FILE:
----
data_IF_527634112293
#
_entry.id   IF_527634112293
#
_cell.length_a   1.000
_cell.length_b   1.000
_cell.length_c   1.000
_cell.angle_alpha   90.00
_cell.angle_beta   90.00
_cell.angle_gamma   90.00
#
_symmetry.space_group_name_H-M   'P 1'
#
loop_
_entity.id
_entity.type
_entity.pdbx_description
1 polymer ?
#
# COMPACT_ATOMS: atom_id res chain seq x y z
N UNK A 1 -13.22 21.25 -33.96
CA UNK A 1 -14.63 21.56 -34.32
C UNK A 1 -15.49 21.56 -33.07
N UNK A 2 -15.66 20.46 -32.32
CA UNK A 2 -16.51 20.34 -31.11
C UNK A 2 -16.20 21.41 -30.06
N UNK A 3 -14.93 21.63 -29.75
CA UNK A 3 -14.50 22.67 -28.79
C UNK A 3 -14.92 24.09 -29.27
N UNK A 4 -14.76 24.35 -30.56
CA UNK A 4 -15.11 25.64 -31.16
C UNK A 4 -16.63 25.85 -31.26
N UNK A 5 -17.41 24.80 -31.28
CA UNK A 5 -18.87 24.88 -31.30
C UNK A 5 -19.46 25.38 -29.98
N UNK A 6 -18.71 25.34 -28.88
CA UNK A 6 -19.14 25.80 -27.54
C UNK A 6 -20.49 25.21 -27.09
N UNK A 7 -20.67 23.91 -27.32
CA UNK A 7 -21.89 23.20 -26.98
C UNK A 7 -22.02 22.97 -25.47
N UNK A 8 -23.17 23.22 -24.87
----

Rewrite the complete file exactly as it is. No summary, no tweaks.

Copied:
data_IF_527634112293
#
_entry.id   IF_527634112293
#
_cell.length_a   1.000
_cell.length_b   1.000
_cell.length_c   1.000
_cell.angle_alpha   90.00
_cell.angle_beta   90.00
_cell.angle_gamma   90.00
#
_symmetry.space_group_name_H-M   'P 1'
#
loop_
_entity.id
_entity.type
_entity.pdbx_description
1 polymer ?
#
# COMPACT_ATOMS: atom_id res chain seq x y z
N UNK A 1 -13.22 21.25 -33.96
CA UNK A 1 -14.63 21.56 -34.32
C UNK A 1 -15.49 21.56 -33.07
N UNK A 2 -15.66 20.46 -32.32
CA UNK A 2 -16.51 20.34 -31.11
C UNK A 2 -16.20 21.41 -30.06
N UNK A 3 -14.93 21.63 -29.75
CA UNK A 3 -14.50 22.67 -28.79
C UNK A 3 -14.92 24.09 -29.27
N UNK A 4 -14.76 24.35 -30.56
CA UNK A 4 -15.11 25.64 -31.16
C UNK A 4 -16.63 25.85 -31.26
N UNK A 5 -17.41 24.80 -31.28
CA UNK A 5 -18.87 24.88 -31.30
C UNK A 5 -19.46 25.38 -29.98
N UNK A 6 -18.71 25.34 -28.88
CA UNK A 6 -19.14 25.80 -27.54
C UNK A 6 -20.49 25.21 -27.09
N UNK A 7 -20.67 23.91 -27.32
CA UNK A 7 -21.89 23.20 -26.98
C UNK A 7 -22.02 22.97 -25.47
N UNK A 8 -23.17 23.22 -24.87